SWORD-DANCER by Jennifer Roberson
This is one of those books that I picked up again and again, and ended up buying all of the copies in paperback. Then boxed them up. Somewhere. Now that there is a new book out in the series, I wanted to read them again. And they’re on ebook so it’s much easier to buy a copy than to sort through boxes of paperbacks. I don’t know why I never read it before. I think maybe I didn’t want to get hung up in the middle of a series, as so oftentimes happens.
Jennifer Roberson first caught my eye with her Cheysuli series (loved those early covers) but I liked the idea of the ongoing saga of Tiger and Del. When I finally opened the ebook and settled in to read, I knew at once I was in good hands. Roberson’s story isn’t anything we haven’t seen before, but back when it was published in 1986, the fantasy wasn’t used to seeing strong-willed women capable of saving themselves. C. J. Cherryh was breaking new ground with her books, but things just weren’t equal back then.
Which is why, I suppose, Roberson chose to tell the story through Sandtiger’s eyes instead of Del’s. The first-person narrative smacks of a lot of books I’d read before, stretching back to Edgar Rice Burroughs’s John Carter novels to Lin Carter’s fantasy book that were contemporary when this novel was first released.
There’s nothing flashy or sophisticated about Sword-Dancer. It’s a sprawling book that’s as much sword-and-planet storytelling as it is fantasy. In fact, I’d say it’s much more like those old adventure serials that used to pop up on Saturday mornings than anything remotely like The Lord of the Rings.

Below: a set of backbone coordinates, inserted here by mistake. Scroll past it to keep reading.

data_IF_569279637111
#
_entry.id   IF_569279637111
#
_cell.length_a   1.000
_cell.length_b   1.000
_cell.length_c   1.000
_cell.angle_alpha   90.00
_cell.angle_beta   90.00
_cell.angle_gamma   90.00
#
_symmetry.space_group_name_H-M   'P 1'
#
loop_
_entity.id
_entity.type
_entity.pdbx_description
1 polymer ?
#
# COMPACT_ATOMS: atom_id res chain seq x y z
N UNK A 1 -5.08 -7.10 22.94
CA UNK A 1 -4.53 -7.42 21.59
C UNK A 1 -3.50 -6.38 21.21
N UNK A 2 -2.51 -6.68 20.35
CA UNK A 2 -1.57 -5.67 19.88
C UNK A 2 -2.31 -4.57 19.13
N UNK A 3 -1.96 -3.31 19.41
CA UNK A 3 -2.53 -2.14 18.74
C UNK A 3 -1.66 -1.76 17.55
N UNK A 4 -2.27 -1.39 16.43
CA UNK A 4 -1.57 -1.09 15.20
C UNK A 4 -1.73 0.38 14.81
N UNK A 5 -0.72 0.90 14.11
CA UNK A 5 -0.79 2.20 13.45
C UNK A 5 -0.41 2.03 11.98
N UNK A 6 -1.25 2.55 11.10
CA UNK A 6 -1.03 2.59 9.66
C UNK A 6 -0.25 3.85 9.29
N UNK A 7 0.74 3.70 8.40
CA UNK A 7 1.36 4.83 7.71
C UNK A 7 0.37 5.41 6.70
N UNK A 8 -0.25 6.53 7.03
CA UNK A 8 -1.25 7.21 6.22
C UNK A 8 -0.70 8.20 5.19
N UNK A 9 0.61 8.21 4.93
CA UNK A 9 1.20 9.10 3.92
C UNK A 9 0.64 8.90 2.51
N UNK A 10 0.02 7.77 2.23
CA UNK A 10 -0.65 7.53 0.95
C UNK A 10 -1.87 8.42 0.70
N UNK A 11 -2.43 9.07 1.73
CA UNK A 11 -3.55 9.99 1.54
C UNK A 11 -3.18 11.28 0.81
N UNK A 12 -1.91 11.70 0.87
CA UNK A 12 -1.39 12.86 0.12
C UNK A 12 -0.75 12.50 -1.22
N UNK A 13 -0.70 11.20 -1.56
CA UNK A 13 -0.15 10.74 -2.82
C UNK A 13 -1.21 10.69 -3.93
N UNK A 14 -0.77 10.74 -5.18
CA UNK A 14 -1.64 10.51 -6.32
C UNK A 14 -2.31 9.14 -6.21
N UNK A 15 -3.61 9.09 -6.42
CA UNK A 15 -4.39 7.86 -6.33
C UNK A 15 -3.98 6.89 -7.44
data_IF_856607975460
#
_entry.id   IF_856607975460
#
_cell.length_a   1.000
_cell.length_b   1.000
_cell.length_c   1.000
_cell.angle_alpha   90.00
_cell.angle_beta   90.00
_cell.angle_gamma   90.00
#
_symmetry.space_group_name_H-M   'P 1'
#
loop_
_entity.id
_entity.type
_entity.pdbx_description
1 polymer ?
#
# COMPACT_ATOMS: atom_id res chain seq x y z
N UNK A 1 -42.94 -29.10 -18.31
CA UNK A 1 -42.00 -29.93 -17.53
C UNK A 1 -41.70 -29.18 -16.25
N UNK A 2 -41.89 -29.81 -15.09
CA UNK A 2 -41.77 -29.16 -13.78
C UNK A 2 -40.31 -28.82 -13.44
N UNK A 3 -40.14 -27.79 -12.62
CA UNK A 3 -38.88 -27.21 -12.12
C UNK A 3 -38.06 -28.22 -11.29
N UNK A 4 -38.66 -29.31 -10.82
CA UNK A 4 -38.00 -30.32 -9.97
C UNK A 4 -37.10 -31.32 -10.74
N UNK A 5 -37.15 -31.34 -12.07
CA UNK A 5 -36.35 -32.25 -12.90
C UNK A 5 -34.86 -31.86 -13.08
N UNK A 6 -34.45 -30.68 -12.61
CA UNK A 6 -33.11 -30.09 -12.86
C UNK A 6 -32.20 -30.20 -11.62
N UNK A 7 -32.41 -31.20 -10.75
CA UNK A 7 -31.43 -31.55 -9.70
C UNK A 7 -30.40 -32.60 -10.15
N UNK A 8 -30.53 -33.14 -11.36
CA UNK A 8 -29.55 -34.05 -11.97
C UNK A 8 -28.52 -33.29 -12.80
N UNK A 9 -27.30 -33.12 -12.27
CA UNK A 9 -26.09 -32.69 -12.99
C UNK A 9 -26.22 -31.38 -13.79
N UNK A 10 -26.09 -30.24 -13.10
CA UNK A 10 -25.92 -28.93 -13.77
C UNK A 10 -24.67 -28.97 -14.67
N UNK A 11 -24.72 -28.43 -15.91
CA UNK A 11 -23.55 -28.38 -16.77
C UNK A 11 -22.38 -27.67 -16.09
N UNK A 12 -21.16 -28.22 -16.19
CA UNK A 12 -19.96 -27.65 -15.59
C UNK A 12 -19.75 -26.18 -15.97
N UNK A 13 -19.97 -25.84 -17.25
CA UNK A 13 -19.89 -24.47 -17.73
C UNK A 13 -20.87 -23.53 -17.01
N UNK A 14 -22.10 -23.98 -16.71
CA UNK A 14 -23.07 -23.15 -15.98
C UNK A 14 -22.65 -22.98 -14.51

I enjoyed the view I had of Sandtiger’s Southron world, of how inhospitable the land and the climate were, and of the various tribes and cities that survived in spite of the heat and the sand. The characters rode from one frying pan to the next with a strong development of character and a gradual release of the mysterious pasts of both.
The book spans more time than most fantasy novels do these days, unless they’re doorstoppers like George R. R. Martin or Robert Jordan’s series. The action is paced out well and I zipped through the pages at a good clip. I wished there had been a bit more exploration of some of the cities, but there really wasn’t time.
Tiger and Del are pragmatic characters, dealing with harsh circumstance and even disappointment as they search for Del’s missing brother. One of the most enjoyable aspects of the book is that it truly does stop at a good place in the narrative instead of forcing you on into the next book. Of course, I’m wondering how Tiger will fare once he’s out of his native element in the sequel, but I got a finished story in this one. These days, filled with cliffhanger opuses, I was happy to leave the characters in a good place till I take up the next book – and I will be reading it soon.